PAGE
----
“Bodily Injury Liability” Insurance in a Nevada Car Accident Case

Bodily injury liability insurance covers physical injuries to other people when the insured driver is at fault for a car accident or other vehicle accident. In Nevada, all drivers must legally carry bodily injury liability insurance with limits of at least $15,000 per person and $30,000 per accident.

Bodily injury liability insurance does not cover the insured driver's own injuries, regardless of who is at fault for an accident. Nor does it cover damage to vehicles or other property.

To help you better understand Nevada bodily injury liability insurance, our Las Vegas personal injury lawyers discuss, below:

two drivers after collision with injured passenger on the ground

1. What is “bodily injury” liability insurance?

Bodily injury liability insurance is a type of motor vehicle liability insurance. It covers injuries to other drivers, passengers and pedestrians when the insured is at fault for an accident.

Bodily liability limits are represented by two numbers.

The first number represents the limit for damages to any one person injured in an accident. The second number represents the maximum amount that will be paid to all people injured in any one accident (sometimes referred to as the “per occurrence” limit).

So, for instance, if you have 15/30 bodily injury liability coverage, your insurance will pay a maximum of $15,000 to any one person and a maximum of $30,000 in total to all people injured in the accident.

Often you will see a third number in a listing of liability insurance (for instance 15/30/15). The third number represents property liability insurance. It applies to damages you cause to another person's car or other property.

2. What does bodily liability cover in Nevada?

Bodily injury liability insurance covers damages arising out of physical injuries to innocent people when you are fault for an accident. It protects you from claims brought by:

  • Other drivers,
  • Passengers in other vehicles,
  • Passengers in your own vehicle, and
  • Pedestrians (if you are at fault for an accident involving a pedestrian in Nevada).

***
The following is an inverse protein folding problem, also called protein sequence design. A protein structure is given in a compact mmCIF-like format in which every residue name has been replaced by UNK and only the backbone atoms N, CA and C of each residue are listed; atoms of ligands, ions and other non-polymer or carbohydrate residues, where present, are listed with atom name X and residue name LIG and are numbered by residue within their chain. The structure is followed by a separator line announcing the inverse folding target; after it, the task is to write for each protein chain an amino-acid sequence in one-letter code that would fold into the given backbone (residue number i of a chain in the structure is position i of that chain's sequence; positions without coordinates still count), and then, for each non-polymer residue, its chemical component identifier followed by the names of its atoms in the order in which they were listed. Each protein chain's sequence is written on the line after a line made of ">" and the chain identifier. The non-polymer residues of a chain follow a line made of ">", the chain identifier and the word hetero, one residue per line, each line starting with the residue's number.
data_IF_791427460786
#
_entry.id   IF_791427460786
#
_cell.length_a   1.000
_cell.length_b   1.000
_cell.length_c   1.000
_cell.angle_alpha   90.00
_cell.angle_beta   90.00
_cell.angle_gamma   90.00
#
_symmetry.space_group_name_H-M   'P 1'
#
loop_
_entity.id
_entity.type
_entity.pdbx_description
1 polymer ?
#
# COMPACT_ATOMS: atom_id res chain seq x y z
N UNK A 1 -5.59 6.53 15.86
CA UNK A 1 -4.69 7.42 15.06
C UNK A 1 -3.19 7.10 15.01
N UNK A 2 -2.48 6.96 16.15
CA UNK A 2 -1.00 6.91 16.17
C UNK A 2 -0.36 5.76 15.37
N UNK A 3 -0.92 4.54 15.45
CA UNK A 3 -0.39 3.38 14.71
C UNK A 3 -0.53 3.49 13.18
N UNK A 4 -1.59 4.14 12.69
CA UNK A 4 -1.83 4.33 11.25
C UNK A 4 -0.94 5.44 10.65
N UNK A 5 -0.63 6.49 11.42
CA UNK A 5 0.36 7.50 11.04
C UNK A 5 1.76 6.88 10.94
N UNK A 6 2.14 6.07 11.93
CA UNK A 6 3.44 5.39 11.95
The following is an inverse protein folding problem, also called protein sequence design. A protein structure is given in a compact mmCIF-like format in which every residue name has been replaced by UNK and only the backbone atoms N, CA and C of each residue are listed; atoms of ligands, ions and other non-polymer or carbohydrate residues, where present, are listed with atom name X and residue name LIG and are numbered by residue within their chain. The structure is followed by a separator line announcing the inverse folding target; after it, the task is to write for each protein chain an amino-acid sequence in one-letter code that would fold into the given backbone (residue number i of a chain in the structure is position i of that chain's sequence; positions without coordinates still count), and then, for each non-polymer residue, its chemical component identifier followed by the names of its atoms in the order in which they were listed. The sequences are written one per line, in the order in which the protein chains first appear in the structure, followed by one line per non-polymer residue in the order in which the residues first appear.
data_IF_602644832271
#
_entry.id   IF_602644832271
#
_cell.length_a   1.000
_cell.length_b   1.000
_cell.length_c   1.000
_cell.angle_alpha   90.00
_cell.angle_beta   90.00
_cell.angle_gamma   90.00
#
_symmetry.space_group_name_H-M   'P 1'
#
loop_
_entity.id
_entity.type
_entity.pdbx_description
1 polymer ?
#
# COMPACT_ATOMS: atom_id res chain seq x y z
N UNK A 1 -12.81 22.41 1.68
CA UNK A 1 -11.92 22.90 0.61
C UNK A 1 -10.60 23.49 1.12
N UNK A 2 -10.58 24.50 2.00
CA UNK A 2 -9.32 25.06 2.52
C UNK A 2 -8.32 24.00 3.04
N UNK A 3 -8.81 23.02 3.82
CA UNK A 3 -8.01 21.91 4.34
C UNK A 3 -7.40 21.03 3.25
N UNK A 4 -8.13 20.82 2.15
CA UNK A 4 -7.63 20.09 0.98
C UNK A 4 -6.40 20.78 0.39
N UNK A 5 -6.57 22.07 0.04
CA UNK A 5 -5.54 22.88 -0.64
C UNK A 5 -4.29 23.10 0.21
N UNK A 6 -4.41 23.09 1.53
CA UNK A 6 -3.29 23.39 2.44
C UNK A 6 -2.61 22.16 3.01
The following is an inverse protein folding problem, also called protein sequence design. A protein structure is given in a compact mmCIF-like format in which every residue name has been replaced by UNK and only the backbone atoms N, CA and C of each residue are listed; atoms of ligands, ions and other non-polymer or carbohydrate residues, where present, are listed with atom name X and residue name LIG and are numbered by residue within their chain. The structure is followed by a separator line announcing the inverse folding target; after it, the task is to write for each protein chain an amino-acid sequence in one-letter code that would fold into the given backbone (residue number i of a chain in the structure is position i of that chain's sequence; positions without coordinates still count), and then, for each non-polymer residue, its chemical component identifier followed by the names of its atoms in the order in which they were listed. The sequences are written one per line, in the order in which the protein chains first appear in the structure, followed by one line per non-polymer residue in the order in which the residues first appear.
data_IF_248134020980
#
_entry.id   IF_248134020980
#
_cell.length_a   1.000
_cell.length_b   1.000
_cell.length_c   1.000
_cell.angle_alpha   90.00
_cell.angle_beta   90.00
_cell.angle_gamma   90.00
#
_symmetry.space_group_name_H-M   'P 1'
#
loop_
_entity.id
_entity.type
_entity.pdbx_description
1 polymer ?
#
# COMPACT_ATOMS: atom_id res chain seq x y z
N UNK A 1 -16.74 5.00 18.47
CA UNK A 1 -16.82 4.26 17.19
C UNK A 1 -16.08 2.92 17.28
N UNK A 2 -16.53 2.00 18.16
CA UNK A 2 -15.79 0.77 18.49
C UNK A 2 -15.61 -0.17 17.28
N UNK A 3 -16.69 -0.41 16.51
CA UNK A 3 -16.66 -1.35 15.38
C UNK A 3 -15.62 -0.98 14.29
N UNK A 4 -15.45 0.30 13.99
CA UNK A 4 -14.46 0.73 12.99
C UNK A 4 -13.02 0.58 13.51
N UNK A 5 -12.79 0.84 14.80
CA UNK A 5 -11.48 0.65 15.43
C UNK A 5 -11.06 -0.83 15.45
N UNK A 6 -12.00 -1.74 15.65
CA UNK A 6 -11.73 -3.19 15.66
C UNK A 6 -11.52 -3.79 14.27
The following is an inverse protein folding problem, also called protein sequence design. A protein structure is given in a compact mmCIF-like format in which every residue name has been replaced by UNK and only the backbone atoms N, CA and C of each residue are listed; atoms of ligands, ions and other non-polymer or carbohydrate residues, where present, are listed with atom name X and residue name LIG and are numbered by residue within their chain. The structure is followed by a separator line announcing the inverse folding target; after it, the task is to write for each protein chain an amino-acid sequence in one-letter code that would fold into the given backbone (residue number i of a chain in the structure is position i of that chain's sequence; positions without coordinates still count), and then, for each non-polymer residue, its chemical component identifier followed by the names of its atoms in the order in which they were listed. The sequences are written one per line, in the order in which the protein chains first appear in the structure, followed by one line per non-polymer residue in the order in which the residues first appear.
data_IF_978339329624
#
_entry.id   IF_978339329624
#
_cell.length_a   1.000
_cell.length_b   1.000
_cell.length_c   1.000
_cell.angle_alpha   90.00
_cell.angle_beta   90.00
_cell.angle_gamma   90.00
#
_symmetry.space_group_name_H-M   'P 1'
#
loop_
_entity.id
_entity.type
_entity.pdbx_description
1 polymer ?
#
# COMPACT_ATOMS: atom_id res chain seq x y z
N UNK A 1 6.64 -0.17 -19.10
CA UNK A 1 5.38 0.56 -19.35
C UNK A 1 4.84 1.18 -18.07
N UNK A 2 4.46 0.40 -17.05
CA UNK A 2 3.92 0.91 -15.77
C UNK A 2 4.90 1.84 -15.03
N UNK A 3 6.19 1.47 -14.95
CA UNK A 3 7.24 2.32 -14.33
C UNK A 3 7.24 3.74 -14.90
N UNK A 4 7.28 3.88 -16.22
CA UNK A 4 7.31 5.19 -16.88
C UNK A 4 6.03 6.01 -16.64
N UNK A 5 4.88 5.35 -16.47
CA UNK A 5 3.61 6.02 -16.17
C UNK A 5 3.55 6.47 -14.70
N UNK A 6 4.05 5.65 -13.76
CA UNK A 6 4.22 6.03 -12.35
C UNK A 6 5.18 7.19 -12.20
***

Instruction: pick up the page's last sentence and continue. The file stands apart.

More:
3. What expenses does bodily injury liability insurance cover?

Bodily injury insurance applies to all damages arising from physical injuries to people, not just to getting your medical bills paid after a Nevada accident. Such damages can include:

young woman in shopping mall with cast on her arm

4. Will bodily injury liability insurance pay my medical bills after a car accident?

Bodily injury liability insurance does not cover your own medical bills. For that you will need to purchase optional Med-Pay or Uninsured Motorist Coverage, or have another source of medical bills payment (such as personal health insurance or Medicare).

However, when you have bodily injury liability insurance you are protected (at least up to your policy limits) for amounts an injured party might otherwise sue you for.

Another advantage to bodily injury liability insurance is that your insurer will defend the claim on your behalf if it decides you were not at fault or it wants to fight the case.

Keep in mind, however, that the insurance company will always act in its own best interests, even if it means raising your rates. It is usually to your advantage, therefore, to consult with your own attorney as soon as you are involved in an accident in which anyone is injured.

5. How much bodily injury insurance must I legally carry in Nevada?